It’s the International Decade for people of African Descent and we have certainly made waves in so many areas.
We’ve seen a campaign for an increase in diversity begin to come to fruition in many sectors with more Black faces in the mainstream media than ever before, not to mention heads of corporations with almost 10% of awards on the New Year’s Honours list going to members of the BAME community.
Ouidah Benin hosted a commemorative event to mark and acknowledge its role in the slave trade, not something often admitted in Africa whilst the argument for reparations continue.
Public sector workers have finally been acknowledged for their contributions to British society.
Windrush comes to a head. First highlighted in 1972 but then swept under the carpet by many, or simply misunderstood at the time.
Grenfell. We watched, in horror, the fire burn and destroy lives as communities from all over the country came out to assist the victims in their distress. The battle continues for redress and the nation witnessed the high proportion of BAME community members housed in substandard refurbishment projects.
Many African emerging markets recognise and begin to take control of their resources – A long road but the journey has begun.
Jamaica is listed on the Stock Exchange and it’s PM is received by Prime Minister May to plead for the UK diaspora during the Windrush Scandal.
David Lammy rises up in protest with the unforgettable “It’s a national day of shame” speech.
Black Cultural Archives gets renewed funding thanks to the efforts of it’s longstanding chairman Dawn Hill and the new dynamic CEO Arike Oke.
Black History Month takes off with nationwide celebrations from Dorset to Southend and is firmly established in the calendars at workplaces, schools, universities and more.
100 Great Black Britons becomes a reference source bringing to the forefront the names of leading Black historical figures hidden in archives for centuries.
A significant recognition and rise of Black female composers such as Errollyn Wallen and Shirley Thompson. This is a major coup in the classical music industry considering historically female composers of any race were simply not given due credit nor airplay.
Diversity becomes the buzz word in the metropolitan, evidenced in radio broadcasting, newsreaders, journalists, corporations, fashion houses and state run organisations.
Oxbridge begin championing diversity by engaging heads of colleges from BAME backgrounds.
Windrush Generation- it is finally acknowledged that they did not rely on the state for housing benefits and handouts but, to the contrary and due to circumstances many bought their own homes and worked hard to support their families often in occupations the “indigenous” population did not care to do.
With great resilience Doreen Lawrence continues the fight for justice and clarity at personal cost.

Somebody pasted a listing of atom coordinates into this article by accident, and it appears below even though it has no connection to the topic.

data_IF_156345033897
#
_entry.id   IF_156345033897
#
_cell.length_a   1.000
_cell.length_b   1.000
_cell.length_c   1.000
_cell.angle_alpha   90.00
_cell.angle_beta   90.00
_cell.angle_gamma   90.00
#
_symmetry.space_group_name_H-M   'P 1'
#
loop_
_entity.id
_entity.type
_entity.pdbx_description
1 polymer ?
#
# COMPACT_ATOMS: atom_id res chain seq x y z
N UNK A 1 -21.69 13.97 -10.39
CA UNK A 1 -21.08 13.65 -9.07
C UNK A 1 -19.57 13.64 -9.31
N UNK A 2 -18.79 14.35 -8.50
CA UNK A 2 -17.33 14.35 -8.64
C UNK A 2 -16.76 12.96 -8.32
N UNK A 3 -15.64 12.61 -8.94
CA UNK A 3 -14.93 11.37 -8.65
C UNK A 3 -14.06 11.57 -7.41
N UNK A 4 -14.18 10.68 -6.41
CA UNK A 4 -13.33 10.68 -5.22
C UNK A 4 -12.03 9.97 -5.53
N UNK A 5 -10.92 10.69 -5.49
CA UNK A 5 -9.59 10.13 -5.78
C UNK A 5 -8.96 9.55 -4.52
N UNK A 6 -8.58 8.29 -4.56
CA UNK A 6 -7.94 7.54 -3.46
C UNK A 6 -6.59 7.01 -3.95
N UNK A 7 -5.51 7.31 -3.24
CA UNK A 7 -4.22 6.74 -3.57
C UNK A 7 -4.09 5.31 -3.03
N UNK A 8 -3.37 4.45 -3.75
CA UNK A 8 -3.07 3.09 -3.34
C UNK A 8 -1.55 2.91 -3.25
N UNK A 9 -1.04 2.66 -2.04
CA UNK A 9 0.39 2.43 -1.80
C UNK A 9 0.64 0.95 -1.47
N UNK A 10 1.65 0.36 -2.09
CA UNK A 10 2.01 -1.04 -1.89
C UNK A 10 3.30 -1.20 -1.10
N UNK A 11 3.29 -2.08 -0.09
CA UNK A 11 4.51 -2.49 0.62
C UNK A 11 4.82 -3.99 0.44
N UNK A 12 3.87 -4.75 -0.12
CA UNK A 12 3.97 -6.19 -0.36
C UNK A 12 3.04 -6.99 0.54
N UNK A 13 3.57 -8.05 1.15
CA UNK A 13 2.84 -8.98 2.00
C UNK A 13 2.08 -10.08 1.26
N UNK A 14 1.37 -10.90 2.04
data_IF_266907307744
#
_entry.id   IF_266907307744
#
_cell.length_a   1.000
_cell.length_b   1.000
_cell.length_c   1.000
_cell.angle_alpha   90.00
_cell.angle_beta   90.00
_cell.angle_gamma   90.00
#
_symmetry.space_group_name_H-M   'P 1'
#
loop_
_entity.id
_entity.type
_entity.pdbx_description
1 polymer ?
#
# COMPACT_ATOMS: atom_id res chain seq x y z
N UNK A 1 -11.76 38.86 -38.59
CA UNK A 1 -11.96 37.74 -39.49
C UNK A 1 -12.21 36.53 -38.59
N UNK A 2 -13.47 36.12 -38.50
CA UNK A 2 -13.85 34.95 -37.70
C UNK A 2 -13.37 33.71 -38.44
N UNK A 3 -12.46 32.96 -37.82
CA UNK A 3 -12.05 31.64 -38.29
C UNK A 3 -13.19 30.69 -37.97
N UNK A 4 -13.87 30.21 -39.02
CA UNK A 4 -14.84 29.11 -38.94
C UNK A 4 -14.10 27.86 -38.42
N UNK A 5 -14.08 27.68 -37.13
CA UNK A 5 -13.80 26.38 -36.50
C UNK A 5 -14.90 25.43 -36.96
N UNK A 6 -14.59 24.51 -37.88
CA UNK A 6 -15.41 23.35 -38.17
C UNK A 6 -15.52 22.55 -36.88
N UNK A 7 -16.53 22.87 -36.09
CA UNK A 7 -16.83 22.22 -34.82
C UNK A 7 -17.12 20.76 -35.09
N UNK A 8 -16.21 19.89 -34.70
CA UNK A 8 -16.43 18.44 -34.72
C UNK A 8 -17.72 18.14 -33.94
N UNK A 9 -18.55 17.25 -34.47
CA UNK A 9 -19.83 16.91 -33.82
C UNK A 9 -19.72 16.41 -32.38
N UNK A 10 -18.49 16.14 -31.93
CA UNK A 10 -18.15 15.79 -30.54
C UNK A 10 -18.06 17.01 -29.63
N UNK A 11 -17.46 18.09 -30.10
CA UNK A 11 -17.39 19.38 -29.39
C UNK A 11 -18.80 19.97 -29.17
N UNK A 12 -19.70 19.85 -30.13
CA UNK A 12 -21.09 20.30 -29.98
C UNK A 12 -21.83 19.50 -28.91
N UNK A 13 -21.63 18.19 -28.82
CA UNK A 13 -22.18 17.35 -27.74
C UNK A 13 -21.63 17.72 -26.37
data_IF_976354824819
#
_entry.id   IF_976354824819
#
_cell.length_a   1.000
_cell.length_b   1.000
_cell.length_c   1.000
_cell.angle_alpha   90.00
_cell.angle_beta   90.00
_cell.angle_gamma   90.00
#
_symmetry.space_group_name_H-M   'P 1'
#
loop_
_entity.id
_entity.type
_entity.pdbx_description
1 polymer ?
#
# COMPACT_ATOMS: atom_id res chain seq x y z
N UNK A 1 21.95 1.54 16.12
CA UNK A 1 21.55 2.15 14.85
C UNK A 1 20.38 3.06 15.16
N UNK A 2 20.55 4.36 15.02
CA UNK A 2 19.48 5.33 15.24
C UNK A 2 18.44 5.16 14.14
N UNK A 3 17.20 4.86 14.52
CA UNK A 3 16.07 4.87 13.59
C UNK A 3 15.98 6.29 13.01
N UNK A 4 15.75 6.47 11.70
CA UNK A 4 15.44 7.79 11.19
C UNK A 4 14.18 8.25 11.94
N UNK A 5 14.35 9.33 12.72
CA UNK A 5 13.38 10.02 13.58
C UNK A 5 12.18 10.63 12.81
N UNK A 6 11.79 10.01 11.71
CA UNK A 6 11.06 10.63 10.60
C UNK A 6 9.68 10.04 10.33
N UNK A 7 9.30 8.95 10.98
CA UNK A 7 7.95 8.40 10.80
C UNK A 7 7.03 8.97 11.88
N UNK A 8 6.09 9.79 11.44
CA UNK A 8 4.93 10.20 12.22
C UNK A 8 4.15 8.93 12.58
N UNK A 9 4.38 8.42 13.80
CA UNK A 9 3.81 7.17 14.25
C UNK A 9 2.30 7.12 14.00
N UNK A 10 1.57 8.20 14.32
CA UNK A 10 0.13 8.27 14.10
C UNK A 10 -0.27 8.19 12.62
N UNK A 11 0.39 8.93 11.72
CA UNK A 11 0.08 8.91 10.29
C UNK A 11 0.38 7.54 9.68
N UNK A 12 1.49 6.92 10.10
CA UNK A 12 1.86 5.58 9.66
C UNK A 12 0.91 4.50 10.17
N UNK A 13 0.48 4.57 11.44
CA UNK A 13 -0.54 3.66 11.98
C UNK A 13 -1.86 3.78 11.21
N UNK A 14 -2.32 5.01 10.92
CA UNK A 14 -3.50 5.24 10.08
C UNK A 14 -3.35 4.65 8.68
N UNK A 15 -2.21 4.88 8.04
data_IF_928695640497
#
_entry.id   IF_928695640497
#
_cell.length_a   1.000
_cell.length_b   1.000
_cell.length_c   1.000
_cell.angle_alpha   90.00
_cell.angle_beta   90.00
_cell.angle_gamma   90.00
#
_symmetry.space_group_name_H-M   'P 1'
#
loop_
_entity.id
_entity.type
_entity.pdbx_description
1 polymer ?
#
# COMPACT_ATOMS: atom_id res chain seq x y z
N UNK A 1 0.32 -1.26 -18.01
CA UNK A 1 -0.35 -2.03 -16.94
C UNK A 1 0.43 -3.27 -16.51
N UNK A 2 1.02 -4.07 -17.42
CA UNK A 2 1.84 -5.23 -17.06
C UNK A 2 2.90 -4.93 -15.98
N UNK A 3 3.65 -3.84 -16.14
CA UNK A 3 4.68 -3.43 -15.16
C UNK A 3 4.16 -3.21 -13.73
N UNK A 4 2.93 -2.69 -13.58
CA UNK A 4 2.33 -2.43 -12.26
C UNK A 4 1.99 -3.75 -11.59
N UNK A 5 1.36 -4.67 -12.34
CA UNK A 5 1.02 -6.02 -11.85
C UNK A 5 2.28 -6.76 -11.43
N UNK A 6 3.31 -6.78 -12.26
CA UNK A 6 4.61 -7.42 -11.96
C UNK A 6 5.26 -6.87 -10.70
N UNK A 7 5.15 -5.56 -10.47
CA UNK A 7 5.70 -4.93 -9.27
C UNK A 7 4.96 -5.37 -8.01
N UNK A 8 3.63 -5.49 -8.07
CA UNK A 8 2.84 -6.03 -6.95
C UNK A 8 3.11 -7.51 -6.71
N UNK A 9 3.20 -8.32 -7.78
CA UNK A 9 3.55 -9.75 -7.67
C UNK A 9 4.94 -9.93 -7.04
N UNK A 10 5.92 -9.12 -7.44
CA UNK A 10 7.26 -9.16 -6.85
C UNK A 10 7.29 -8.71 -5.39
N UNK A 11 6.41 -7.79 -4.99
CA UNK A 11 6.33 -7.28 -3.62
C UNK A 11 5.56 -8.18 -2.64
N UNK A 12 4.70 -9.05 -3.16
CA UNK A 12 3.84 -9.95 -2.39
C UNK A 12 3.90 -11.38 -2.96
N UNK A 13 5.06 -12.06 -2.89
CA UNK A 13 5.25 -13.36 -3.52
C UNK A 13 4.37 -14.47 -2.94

Gina Millar uses her resources to tackle national issues based on her belief of what is right and just.
Mo Ibrahim remains in the Forbes List of Black Billionaires.
First Black Briton, Steve mcQueen awarded an Oscar for 12 years a slave.
Andrea Levy’s novel Small Island is staged as a play at The National Theatre and The Long Song, set in Jamaica, is produced as a television series. Both give untold insight into the lives of many Jamaicans and their history.
Michelle Obama comes to the UK to a sellout audience to promote her bestselling book Becoming.
First BAME Mayor of London.
James Cleverly appointed chairman of the Conservative Party.
Diane Abbott becomes a household name.
Prince Harry marries mixed race Meghan Markle in 2018 and baby Archie is born in 2019.
Sir David Adjaye becomes the most celebrated architect with structures spanning the globe and there are more in the pipeline.
Windrush achieves its own National Day on 22nd June each year with a monument approved for Waterloo Station.
Historian David Olusoga OBE chronicles disturbing and revealing hidden facts again locked away in archives for centuries
Mary Seacole statue unveiled at St Thomas’ Hospital facing towards the Houses of Parliament, epitomising the beauty of her character and service.
2019 saw the first Black British Theatre Awards.
SOUL FEST (Screening Our Unseen Lives) film festival is launched at the BFI and set to become an annual 2 day event.
The Olympics, already well documented was an all inclusive extravaganza from the music to the shows, choreography and some foods by leading members of the BAME community.
The work of Simon Frederick, self-taught artist, producer of the award winning documentary series Black is the New Black and They’ve Gotta Have Us is exhibited at The National Portrait Gallery.
This listing is far from exhaustive and merely reminds us of the extraordinary things that ordinary people achieve. For each one there are 100 more whose stories though untold, are just as inspiring which can only be a good thing.
The photos below list some further achievements and notable events: